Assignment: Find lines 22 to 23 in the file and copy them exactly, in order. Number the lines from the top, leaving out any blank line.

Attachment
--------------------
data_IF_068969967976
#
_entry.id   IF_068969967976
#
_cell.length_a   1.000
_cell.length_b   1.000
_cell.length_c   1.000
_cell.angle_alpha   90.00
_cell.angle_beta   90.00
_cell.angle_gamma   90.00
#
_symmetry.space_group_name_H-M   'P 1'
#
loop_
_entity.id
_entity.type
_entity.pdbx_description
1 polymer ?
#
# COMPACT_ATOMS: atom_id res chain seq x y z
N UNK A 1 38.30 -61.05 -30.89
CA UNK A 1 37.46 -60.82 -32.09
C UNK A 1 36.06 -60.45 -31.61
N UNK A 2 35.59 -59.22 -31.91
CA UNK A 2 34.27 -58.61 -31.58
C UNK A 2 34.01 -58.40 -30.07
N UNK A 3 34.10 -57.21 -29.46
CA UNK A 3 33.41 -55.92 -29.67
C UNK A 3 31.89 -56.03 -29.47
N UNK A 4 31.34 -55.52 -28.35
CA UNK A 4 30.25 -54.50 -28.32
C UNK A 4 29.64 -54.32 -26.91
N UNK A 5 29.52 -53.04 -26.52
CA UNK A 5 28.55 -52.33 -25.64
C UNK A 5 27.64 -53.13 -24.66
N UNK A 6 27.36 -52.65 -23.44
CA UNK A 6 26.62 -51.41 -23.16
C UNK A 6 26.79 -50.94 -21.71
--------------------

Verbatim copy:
CA UNK A 1 37.46 -60.82 -32.09
C UNK A 1 36.06 -60.45 -31.61